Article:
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Three British poets

This month I would like to tell you about three British poets, who are quite different from each other. These talented individuals who have added rich colour to the British literary scene are: Dr John Cooper Clarke, who started doing gigs in folk clubs in the early 1970s and became known as a punk poet; Pam Ayres MBE, who first appeared on a TV show in 1975 and is well known for her poems about everyday matters; and Lemn Sissay MBE, who released his first book of poetry in 1988 and was the official poet of the 2012 London Olympics.

So, first off, do these words ring a bell with you?

I wanna be your vacuum cleaner
Breathing in your dust
I wanna be your Ford CortinaI
will never rust
If you like your coffee hot
Let me be your coffee pot
You call the shots
I wanna be yours

If you are an Artic Monkeys fan, you will probably know these lyrics from the song “I wanna be yours”. The original comes from a poem by Dr. John Cooper Clarke who was quoted as saying “I can’t thank them (Artic Monkeys) enough” as they introduced his work to a whole new generation. However, Clarke’s poems are already pretty familiar with Generation Z as his work has been included in the General Certificate of Secondary Education (GCSE) syllabus. GCSEs are exams taken by students aged 15-16 years old in the UK.

Equipped with a pen, a notebook and idleness over the years, John’s gift with words has resulted in classics such as “Salome Maloney”, which starts:

“I was walking down Oxford road
Dressed in what they call the mode
I could hear them spinning all their smash hits
At the mecca of the modern dance, the Ritz
My feet foxtrotted
My shoulders did the shimmy
The bouncer on the door said “a gimme, gimme, gimme”
I gave ’em the tickets, they gave me the shits
No healthy arguments… in the Ritz…
Standing by the cig’ machine, who did I see
In lurex and terylene, she hypnotised me
I asked her name, she said it’s…
“Salome Maloney, queen of the Ritz….”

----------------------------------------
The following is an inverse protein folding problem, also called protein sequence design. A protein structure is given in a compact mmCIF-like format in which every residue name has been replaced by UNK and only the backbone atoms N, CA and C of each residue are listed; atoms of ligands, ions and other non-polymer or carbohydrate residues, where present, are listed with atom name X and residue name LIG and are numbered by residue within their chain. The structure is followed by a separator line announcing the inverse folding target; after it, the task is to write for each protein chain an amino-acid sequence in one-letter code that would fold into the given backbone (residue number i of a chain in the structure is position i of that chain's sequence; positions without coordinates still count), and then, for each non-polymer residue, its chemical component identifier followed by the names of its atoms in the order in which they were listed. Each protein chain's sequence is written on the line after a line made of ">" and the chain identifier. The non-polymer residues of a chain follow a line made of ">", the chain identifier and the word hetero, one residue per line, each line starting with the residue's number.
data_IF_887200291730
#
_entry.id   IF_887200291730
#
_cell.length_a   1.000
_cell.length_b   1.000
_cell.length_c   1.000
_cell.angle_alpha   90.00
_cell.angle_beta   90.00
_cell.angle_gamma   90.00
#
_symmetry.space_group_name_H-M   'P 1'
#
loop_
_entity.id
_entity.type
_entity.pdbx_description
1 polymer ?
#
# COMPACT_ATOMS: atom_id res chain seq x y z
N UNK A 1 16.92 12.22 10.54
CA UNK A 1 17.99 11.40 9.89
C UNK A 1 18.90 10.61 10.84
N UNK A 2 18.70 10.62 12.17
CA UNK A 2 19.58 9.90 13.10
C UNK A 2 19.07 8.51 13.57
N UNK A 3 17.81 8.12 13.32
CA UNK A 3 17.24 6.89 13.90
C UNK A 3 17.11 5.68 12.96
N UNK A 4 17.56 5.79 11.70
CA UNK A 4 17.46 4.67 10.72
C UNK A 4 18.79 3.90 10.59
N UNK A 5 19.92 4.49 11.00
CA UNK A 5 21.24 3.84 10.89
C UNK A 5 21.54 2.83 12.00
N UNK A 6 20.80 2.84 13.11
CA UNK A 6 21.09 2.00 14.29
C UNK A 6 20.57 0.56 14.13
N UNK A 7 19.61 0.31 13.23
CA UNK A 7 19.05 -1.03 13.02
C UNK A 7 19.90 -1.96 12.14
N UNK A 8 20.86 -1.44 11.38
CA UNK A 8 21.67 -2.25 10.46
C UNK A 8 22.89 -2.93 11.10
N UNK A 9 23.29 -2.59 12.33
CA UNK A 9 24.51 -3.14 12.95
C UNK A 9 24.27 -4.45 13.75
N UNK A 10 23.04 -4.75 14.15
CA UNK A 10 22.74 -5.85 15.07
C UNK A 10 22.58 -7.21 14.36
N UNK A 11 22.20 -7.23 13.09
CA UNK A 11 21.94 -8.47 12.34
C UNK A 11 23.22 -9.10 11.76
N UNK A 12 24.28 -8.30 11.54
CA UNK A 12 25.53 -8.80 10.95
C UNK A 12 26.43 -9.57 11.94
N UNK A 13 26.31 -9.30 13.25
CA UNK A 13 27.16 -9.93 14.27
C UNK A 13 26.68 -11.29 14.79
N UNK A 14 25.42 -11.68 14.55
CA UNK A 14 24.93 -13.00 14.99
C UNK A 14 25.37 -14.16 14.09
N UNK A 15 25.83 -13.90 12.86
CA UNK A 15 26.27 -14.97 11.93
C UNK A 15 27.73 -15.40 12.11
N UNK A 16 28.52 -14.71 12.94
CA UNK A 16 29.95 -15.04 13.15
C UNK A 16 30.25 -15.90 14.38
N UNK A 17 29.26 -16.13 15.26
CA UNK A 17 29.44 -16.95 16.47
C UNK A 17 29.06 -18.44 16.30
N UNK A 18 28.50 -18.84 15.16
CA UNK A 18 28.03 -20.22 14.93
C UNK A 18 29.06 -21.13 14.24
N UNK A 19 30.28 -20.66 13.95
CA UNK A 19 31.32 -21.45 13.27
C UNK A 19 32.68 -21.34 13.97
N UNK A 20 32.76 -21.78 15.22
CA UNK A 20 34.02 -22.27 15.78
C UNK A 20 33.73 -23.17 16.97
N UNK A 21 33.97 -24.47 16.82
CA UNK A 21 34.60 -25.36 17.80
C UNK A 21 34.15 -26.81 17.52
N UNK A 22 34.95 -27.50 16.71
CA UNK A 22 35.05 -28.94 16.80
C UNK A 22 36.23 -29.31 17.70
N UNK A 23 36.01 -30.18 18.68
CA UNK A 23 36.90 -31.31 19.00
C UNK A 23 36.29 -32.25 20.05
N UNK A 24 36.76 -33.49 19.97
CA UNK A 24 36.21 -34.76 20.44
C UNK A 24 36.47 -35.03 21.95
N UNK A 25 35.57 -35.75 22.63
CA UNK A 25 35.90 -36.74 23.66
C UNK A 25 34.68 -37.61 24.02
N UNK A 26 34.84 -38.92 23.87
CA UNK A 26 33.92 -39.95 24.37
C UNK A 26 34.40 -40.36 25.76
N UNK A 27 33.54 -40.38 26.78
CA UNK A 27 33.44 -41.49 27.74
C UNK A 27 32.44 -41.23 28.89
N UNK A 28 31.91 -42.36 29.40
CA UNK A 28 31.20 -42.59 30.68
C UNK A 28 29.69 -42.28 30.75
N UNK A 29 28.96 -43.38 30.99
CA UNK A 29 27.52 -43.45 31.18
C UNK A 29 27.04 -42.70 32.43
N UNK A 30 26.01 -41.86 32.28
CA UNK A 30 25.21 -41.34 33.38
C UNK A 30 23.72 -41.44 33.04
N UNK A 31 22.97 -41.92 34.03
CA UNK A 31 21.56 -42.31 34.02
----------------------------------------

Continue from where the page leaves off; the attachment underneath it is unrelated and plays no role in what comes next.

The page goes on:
John is originally from Salford, Greater Manchester and “The Ritz” he refers to in the poem is the oldest nightclub in Manchester. So, what do you think Salome Maloney looks like? To find out the rest of the poem, have a look at this link: The “Bard of Salford”, as he is often called, is now 70 years old and is still touring round the world wowing his audiences with his poem recitals.

Next up is 72-year-old Pam Ayres from Stanford in the Vale, a village in Southeast England. Her accent is noticeable from this region and is very different from Dr. John Cooper Clarke’s. Ayres said in a BBC Radio 4 interview that when she was young she liked writing, she liked the idea of making people laugh and she loved performing, so she knitted them all together and became a poet.

Here is the beginning of one of Ayre’s famous poems called “The Puppy”

I bought myself a puppy
And I hoped in time he might
Become my friend and ward off
Things that go bump in the night
So I put him in a shoe box
And at home I took him out
And then began to learn
What owning puppies is about…”

The last verse of the poem is

One day I drove him over
And gave him to my Dad
Who welcomed him and trained him
But it left me very sad
So I thought I’d let you know
In case a pup’s in store for you
That it’s very wise indeed
To have a Dad who likes dogs too.”

Intrigued about what happened in the middle? Have a look here

Finally, Lemn Sissay had an upbringing living with foster parents and in children’s homes in the UK. In his teenagehood, he began to write poems and self-published his first book when he was 17 years old. When he left the care system, he was given his birth certificate, which showed that his mother was originally from Ethiopia. He reunited with her when he was 21 years old.

Lemn has written many poetry collections, plays and programmes for radio and TV. He also set up “Culture World”, the first black writers’ workshop.

Here is a love poem by Lemn Sissay

You remind me
define me
incline me
If you died

How would you finish this poem? Or would you just leave it be?
If you are interested in Sissay’s work, have a look.

If you are an English teacher, why not introduce your students to some poetry and discuss the cultural issues behinds these geniuses’ works!

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